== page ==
The May 17 Statement, also called the May 17 Declaration, was a statement jointly issued by the Office for Taiwan Affairs under the Central Committee of the Communist Party of China and the Taiwan Affairs Office of the State Council of the People's Republic of China on 17 May 2004.
The Anti-Secession Law is a law of the People's Republic of China (PRC), passed by the 3rd Session of the 10th National People's Congress. It was ratified on March 14, 2005 and went into effect immediately. President Hu Jintao promulgated the law with Presidential Decree No. 34. Although the law, at ten articles, is relatively short, it was met with much controversy because it formalized the long-standing policy of the PRC to use "non-peaceful means" against the "Taiwan independence movement" in the event of a unilateral declaration of independence.
The Sino-Japanese Peace Treaty, formally the Treaty of Peace between the Republic of China and Japan and commonly known as the Treaty of Taipei, was a peace treaty between Japan and the Republic of China (ROC) signed in Taipei, Taiwan on 28 April 1952, and took effect on August 5 the same year, marking the formal end of the Second Sino-Japanese War (1937–45).
The Formosa Resolution of 1955 was a joint resolution passed by the U.S. Senate and signed by U.S. President Dwight D. Eisenhower on January 29, 1955 to counteract the threat of an invasion of Taiwan by the People’s Republic of China (PRC). The resolution gave the U.S. President the authority “to employ the Armed Forces of the United States as he deems necessary for the specific purpose of securing and protecting Formosa and the Pescadores against armed attack [by the Communists]”.
Cross-Strait relations refer to the relationship between the following two political entities, which are separated by the Taiwan Strait in the west Pacific Ocean:
The Joint Communiqué on the Establishment of Diplomatic Relations of January 1, 1979, established official relations between the United States and the People's Republic of China.
The term Two Chinas refers to the current geopolitical situation of two political entities each calling itself "China":
After the Japan–PRC Joint Communiqué in 1972, Japan no longer recognizes the Republic of China as the sole official government of China. However, Japan has maintained non-governmental, working-level relations with Taiwan.
James C.H. Shen was a Taiwanese diplomat. Shen served as the last official Republic of China ambassador to the United States before the U.S. switched its diplomatic recognition to the People's Republic of China in 1979.
Taiwan–United States relations, also known as Taiwanese–American relations and historically Sino–American relations, refers to international relations between the Republic of China (ROC), commonly known as Taiwan, and the United States of America. The bilateral relationship between the two states is the subject of China–United States relations before the government led by the Kuomintang retreated to Taiwan and its neighboring islands as a result of the Chinese Civil War and until the U.S. ceased recognizing the ROC in 1979 as "China" and started referring to it as "Taiwan". Prior to relations with the ROC, the United States had diplomatic relations with the Qing dynasty beginning on June 16, 1844 until 1912.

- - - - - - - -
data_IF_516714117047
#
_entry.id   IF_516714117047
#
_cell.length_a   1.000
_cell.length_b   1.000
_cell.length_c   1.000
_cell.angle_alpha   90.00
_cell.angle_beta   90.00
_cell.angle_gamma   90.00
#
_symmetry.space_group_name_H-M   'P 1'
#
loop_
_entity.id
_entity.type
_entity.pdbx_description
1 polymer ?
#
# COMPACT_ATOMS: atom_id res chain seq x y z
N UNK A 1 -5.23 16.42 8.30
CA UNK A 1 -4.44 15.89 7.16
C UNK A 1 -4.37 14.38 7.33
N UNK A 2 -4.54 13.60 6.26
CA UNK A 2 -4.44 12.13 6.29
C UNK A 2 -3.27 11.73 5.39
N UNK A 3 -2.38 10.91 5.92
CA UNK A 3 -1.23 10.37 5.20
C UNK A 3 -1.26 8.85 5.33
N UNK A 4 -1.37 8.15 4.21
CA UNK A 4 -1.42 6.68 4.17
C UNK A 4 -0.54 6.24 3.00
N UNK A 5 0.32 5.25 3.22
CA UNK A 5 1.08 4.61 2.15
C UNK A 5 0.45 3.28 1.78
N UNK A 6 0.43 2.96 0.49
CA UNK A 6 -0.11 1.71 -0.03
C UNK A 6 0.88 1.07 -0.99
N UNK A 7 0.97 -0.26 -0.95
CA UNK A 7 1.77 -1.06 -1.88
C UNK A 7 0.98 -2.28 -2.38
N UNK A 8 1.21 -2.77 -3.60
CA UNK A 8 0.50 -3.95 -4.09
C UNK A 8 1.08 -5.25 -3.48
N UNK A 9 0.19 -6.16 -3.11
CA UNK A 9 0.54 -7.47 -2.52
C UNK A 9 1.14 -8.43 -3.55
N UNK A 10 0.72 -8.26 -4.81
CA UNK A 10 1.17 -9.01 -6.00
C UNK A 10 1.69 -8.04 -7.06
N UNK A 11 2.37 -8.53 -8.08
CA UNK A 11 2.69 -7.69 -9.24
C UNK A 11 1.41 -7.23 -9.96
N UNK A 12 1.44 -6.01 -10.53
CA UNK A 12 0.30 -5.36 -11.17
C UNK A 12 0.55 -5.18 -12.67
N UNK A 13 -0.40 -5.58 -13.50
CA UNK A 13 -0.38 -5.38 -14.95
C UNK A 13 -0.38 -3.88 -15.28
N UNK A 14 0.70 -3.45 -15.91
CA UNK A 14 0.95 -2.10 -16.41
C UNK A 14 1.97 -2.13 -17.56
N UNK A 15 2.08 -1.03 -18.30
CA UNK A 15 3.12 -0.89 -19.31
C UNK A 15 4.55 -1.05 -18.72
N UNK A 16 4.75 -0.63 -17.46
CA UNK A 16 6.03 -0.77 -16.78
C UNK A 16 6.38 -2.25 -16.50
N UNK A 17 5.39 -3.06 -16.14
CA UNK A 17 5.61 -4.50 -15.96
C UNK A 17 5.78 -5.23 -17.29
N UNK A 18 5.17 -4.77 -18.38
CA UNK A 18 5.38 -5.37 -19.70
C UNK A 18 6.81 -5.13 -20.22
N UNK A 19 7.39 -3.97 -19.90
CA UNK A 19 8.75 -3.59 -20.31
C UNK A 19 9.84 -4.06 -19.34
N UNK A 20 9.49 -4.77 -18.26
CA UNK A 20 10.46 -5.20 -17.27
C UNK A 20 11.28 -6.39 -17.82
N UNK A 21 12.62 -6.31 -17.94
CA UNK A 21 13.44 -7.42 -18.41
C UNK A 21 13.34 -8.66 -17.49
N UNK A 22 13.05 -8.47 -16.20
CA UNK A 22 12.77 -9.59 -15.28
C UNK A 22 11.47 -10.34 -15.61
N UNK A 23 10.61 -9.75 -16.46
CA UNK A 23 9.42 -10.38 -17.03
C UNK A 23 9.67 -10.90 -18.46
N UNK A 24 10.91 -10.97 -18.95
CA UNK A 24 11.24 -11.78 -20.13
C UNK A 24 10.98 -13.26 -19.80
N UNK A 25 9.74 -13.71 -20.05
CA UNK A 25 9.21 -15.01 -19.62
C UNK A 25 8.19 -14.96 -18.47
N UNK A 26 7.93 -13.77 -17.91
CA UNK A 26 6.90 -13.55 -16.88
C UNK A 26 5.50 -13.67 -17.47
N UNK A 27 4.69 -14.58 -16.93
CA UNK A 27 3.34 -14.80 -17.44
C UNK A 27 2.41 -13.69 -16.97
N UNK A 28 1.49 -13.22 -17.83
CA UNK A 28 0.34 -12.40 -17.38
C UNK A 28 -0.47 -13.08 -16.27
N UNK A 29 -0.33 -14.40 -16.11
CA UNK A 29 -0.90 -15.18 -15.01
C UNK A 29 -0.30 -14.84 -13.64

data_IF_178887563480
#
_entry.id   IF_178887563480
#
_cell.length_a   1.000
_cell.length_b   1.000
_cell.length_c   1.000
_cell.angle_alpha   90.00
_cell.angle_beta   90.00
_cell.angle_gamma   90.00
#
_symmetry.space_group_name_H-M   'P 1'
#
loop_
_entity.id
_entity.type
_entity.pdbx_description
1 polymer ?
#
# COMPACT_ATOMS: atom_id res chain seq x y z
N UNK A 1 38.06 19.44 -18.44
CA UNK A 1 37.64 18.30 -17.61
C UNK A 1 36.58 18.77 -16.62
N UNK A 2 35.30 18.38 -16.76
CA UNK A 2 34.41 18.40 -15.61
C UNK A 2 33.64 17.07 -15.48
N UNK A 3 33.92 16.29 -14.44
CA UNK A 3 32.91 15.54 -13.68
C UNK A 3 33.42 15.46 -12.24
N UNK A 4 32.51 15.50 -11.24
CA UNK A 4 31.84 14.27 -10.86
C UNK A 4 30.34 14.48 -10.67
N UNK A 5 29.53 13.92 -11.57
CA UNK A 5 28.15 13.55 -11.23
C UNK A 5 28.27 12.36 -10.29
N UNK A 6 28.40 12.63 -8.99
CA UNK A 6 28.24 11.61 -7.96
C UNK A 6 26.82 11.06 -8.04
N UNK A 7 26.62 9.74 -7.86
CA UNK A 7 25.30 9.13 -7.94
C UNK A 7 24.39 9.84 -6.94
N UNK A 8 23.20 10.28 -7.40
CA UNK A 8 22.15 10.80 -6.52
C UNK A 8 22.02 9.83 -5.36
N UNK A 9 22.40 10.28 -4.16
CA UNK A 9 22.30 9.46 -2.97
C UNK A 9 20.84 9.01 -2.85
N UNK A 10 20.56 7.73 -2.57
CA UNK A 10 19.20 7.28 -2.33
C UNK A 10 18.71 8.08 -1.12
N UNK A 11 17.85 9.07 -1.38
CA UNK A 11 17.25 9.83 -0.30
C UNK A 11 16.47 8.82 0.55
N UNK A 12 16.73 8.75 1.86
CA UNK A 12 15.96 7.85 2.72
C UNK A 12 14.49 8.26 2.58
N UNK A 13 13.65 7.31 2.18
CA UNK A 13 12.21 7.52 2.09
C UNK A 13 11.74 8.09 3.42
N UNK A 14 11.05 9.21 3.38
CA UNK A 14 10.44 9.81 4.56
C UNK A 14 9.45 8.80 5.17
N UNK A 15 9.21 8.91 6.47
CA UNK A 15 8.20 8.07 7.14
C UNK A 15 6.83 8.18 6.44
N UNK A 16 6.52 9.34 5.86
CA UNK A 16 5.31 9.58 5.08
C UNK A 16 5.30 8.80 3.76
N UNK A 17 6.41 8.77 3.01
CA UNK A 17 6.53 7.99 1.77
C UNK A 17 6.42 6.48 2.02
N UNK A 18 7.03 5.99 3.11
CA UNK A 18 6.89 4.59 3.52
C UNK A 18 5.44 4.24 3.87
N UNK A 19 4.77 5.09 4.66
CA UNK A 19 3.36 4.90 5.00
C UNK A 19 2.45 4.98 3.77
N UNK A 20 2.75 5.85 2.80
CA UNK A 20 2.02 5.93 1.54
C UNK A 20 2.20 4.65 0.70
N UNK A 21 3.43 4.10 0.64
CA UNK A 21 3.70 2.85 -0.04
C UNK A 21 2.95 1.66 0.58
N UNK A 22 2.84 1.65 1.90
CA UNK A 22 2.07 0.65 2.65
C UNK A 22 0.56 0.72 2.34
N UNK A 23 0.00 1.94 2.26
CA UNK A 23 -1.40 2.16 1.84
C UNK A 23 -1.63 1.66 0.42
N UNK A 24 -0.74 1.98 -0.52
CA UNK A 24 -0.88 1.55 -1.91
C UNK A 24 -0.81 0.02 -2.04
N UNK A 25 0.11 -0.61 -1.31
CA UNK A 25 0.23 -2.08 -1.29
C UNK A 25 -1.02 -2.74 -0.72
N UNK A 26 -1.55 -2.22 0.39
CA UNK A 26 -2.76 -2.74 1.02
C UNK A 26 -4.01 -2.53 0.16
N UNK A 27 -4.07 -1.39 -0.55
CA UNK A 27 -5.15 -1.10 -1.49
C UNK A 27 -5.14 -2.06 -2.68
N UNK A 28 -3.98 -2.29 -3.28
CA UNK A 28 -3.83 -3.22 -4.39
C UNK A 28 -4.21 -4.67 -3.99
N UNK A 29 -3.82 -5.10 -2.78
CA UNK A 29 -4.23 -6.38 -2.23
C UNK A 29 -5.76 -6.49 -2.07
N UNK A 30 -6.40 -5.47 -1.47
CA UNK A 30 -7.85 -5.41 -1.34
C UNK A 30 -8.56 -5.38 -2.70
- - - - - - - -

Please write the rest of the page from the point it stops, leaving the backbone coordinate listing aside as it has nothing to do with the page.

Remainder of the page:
With the establishment of the People's Republic of China in 1949, American immigration policy towards Chinese emigrants and the highly controversial subject of foreign policy with regard to the PRC became invariably connected. The United States government was presented with the dilemma of what to do with two separate "Chinas". Both the People's Republic of China and the Republic of China wanted be seen as the legitimate government and both parties believed that immigration would assist them in doing so.
The Taiwan Travel Act is an Act of the United States Congress. Passed on February 28, 2018, it was signed into law by President Donald Trump on March 16, 2018. As a follow-up to the Taiwan Relations Act, the bill allows high-level officials of the United States to visit Taiwan and vice versa.
US-China strategic engagement refers to a wide range of specific practices and interaction including economic cooperation, public diplomacy, military and foreign aid between the United States and China. This phase of engagement can be traced back to the late 1960s following an intense period of hostility caused by indirect confrontation between the two countries, particularly during the Korean War and the Vietnam War. With the US' support for Taiwan during the Taiwan Strait crises and its military expansion in the Pacific region, the relationship grew more antagonistic for the Chinese government perceive these initiatives to be US' attempt to encircle China. The domestic upheaval as a result of the Cultural Revolution in China and its commitment to communism through political radicalism accelerated the conflict. The four presidencies preceding the Bush administration were said to embrace a national policy direction toward strategic ambiguity, or deliberate ambiguity particularly in dealing with China. In October 2018, Vice President Mike Pence delivered a speech at the Hudson Institute on China, signifying the end of strategic engagement and officially proclaiming a new stage in the bilateral relationship, strategic competition.